Probing Cell Squishiness

Physics 10, 117
A new atomic force microscopy technique can map the elastic properties of living cells.
D. Guan et al., Phys. Rev. Applied (2017)
Cellular stretch marks. Maps of the stiffness of a HeLa cell at four stages of cell division, starting with interphase (far left) and ending with two daughter cells (far right). Yellow/red/blue show regions of high/medium/low stiffness; scale bars are 10 micrometers.

Biological cells stretch and squeeze when crawling along a surface, when sensing their environment, or when dividing into two cells. A new technique based on atomic force microscopy (AFM) makes it possible to track the changes in mechanical properties of a living cell. The AFM probe vibrates in the liquid surrounding the cell, and the probe's driving mechanism need not be submerged. As a demonstration, the researchers mapped the elastic responses of human cancer cells, revealing the way in which stiffening and softening of a cell is associated with moving and reproducing.

Cells are squishy bags of fluid, but the squishiness—or elasticity—is not uniform across the cell, nor is it constant over time. For example, cells can control their stiffness and shape by forming and dissolving protein-based filaments. Experiments also suggest that elasticity could be an indicator of disease, as cancer cells appear to be softer than normal cells [1]. Mechanical studies have typically relied on AFM to test the responses of individual cells. However, the standard AFM technique, which involves a sharp, needle-like probe extending down from a vibrating cantilever, is not completely compatible with the cellular environment. “Studying elastic properties of cells means dealing with water,” says Penger Tong from the Hong Kong University of Science and Technology. Submerging the cantilever leads to friction with the liquid, making it difficult to keep the device vibrating at a consistent rate.

Tong and his colleagues have developed an AFM technique that avoids these difficulties by keeping the cantilever in air. To be able to reach cells in solution, the team uses a probe that is about 150 micrometers long, which is roughly 10 times longer than the usual AFM probe. Also unusual is the probe material. The team chose glass, rather than more common metallic materials, because it allowed them to use a coating that limited proteins from adhering to the tip, as well as facilitating the probe fabrication, assembly, and cleaning.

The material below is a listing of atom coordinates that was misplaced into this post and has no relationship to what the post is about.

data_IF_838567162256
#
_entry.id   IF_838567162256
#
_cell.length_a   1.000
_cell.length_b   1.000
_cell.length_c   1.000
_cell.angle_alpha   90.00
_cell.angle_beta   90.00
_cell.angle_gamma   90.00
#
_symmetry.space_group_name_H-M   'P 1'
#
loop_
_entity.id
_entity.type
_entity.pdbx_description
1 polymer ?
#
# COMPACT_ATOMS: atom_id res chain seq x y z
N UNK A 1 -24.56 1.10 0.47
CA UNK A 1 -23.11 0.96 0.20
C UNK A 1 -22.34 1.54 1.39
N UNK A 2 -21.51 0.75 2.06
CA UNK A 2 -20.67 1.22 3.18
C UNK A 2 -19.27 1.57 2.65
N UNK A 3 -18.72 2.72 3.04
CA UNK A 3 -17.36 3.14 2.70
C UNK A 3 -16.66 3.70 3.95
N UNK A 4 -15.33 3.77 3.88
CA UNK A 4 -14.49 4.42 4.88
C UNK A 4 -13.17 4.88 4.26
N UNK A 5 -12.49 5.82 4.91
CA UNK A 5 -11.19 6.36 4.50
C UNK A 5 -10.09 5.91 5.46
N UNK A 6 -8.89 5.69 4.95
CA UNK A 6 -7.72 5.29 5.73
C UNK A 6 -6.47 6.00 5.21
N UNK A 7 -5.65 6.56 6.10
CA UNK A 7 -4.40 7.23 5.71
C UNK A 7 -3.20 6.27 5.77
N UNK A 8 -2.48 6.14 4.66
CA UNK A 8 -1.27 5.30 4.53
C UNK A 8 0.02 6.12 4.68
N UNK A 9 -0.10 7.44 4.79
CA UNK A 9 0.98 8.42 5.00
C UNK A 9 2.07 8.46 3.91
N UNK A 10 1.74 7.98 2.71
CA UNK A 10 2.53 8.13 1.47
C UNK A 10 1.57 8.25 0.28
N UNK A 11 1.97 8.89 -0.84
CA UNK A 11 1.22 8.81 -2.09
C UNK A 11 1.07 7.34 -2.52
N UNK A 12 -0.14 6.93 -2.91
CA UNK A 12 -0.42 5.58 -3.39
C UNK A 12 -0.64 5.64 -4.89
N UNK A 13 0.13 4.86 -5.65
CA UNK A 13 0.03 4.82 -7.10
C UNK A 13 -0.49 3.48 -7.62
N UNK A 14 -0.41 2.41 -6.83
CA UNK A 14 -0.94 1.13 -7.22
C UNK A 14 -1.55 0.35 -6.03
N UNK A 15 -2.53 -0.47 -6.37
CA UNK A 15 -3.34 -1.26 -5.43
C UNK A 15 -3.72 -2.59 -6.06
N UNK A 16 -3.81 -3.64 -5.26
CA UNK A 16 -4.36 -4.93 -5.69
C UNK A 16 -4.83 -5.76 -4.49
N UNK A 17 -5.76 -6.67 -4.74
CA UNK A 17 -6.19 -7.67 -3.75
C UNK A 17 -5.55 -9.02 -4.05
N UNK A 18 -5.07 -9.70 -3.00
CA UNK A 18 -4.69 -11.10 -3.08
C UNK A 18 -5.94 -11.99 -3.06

In their experiments, Tong’s team placed human cancer (HeLa) cells on a flat surface and covered them with a water solution whose depth was maintained between 50 and 100 micrometers. The AFM probe was lowered into the fluid layer and was set to vibrate in a combination of two modes simultaneously. The first vibration mode had a frequency of 50 kHz and an amplitude that depended on the distance to the cell. By monitoring this amplitude, the team measured the height of the cell.

The other vibration mode, with a frequency of 300 kHz, provided information about the mechanical response of the cell. When the probe was less than 100 nanometers from the cell, the water in the gap between the tip and surface couldn’t flow rapidly enough to keep up with these faster vibrations. As a result, this gap fluid became an extension of the probe’s tip, effectively pushing on the cell surface and causing it to deform up and down, like a drumhead. By recording the force needed to maintain resonant vibration of the cell surface, the team could extract the Young’s modulus of the cell, which is a measure of its elasticity. By scanning over the entire surface of the cell, the researchers made elasticity maps.

In some of their trials, Tong’s team was able to capture cells in the process of moving over the surface. The elasticity map showed that the leading edge of the cell became stiffer, in agreement with other observations of chemical reactions associated with cellular movement. “Our maps offer a quantitative description of something we already knew about,” Tong says.

They also were able to witness several stages of cell division, documenting the changes in the mechanical profile as chromosomes were replicated and the two daughter cells pulled apart. Further studies along these lines could reveal the influence of the mechanical environment on the final state of the daughter cells.

Chemical physicist Maxime Dahan of the Curie Institute in Paris says that the work is "a nice combination of advanced instrumental tools and elaborate modeling." He says that the mechanical properties of cells play an essential role in many cell functions, as well as in operations of entire tissues. Previous measurement methods often involved contact with the cells, which risked interfering with their activity. "Here, the fact that you have a noncontact mode is a big advantage," Dahan says.

This research is published in Physical Review Applied.

–Michael Schirber

Michael Schirber is a Corresponding Editor for Physics Magazine based in Lyon, France.


  1. S. E. Cross, Y.-S. Jin, J. Rao, and J. K. Gimzewski, “Nanomechanical Analysis of Cells from Cancer Patients,” Nat. Nanotech. 2, 780 (2007).

Subject Areas

Biological PhysicsMechanics

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